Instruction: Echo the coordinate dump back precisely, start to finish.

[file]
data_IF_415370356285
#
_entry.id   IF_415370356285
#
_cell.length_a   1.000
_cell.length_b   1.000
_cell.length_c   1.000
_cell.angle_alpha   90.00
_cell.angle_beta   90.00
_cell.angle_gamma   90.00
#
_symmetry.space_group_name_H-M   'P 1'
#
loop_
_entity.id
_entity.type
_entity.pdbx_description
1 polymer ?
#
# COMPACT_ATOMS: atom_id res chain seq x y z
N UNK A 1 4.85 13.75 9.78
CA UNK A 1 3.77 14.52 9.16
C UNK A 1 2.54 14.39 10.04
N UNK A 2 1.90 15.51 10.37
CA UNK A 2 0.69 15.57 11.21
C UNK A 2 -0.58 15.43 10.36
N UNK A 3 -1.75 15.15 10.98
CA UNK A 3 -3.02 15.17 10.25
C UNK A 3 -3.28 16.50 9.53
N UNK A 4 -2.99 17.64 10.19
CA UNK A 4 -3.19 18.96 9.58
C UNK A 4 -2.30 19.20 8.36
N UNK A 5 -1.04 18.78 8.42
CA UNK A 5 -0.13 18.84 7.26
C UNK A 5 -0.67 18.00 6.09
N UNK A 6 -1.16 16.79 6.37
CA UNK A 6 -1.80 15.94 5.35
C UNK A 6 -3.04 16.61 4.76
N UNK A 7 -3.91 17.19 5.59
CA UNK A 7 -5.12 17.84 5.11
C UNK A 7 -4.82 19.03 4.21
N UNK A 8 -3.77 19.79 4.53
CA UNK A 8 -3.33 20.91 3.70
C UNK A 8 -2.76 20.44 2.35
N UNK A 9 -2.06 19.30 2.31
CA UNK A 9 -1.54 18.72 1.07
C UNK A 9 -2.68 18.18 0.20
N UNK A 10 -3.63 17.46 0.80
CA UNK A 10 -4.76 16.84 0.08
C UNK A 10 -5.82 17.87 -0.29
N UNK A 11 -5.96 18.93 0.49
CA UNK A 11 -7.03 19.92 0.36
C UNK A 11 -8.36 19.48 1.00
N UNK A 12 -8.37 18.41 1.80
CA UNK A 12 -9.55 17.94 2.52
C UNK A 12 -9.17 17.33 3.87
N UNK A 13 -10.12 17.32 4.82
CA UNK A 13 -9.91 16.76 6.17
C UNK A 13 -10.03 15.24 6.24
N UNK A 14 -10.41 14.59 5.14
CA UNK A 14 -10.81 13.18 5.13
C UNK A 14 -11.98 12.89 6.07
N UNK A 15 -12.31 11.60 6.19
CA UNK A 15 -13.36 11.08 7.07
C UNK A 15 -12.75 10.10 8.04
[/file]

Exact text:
data_IF_415370356285
#
_entry.id   IF_415370356285
#
_cell.length_a   1.000
_cell.length_b   1.000
_cell.length_c   1.000
_cell.angle_alpha   90.00
_cell.angle_beta   90.00
_cell.angle_gamma   90.00
#
_symmetry.space_group_name_H-M   'P 1'
#
loop_
_entity.id
_entity.type
_entity.pdbx_description
1 polymer ?
#
# COMPACT_ATOMS: atom_id res chain seq x y z
N UNK A 1 4.85 13.75 9.78
CA UNK A 1 3.77 14.52 9.16
C UNK A 1 2.54 14.39 10.04
N UNK A 2 1.90 15.51 10.37
CA UNK A 2 0.69 15.57 11.21
C UNK A 2 -0.58 15.43 10.36
N UNK A 3 -1.75 15.15 10.98
CA UNK A 3 -3.02 15.17 10.25
C UNK A 3 -3.28 16.50 9.53
N UNK A 4 -2.99 17.64 10.19
CA UNK A 4 -3.19 18.96 9.58
C UNK A 4 -2.30 19.20 8.36
N UNK A 5 -1.04 18.78 8.42
CA UNK A 5 -0.13 18.84 7.26
C UNK A 5 -0.67 18.00 6.09
N UNK A 6 -1.16 16.79 6.37
CA UNK A 6 -1.80 15.94 5.35
C UNK A 6 -3.04 16.61 4.76
N UNK A 7 -3.91 17.19 5.59
CA UNK A 7 -5.12 17.84 5.11
C UNK A 7 -4.82 19.03 4.21
N UNK A 8 -3.77 19.79 4.53
CA UNK A 8 -3.33 20.91 3.70
C UNK A 8 -2.76 20.44 2.35
N UNK A 9 -2.06 19.30 2.31
CA UNK A 9 -1.54 18.72 1.07
C UNK A 9 -2.68 18.18 0.20
N UNK A 10 -3.63 17.46 0.80
CA UNK A 10 -4.76 16.84 0.08
C UNK A 10 -5.82 17.87 -0.29
N UNK A 11 -5.96 18.93 0.49
CA UNK A 11 -7.03 19.92 0.36
C UNK A 11 -8.36 19.48 1.00
N UNK A 12 -8.37 18.41 1.80
CA UNK A 12 -9.55 17.94 2.52
C UNK A 12 -9.17 17.33 3.87
N UNK A 13 -10.12 17.32 4.82
CA UNK A 13 -9.91 16.76 6.17
C UNK A 13 -10.03 15.24 6.24
N UNK A 14 -10.41 14.59 5.14
CA UNK A 14 -10.81 13.18 5.13
C UNK A 14 -11.98 12.89 6.07
N UNK A 15 -12.31 11.60 6.19
CA UNK A 15 -13.36 11.08 7.07
C UNK A 15 -12.75 10.10 8.04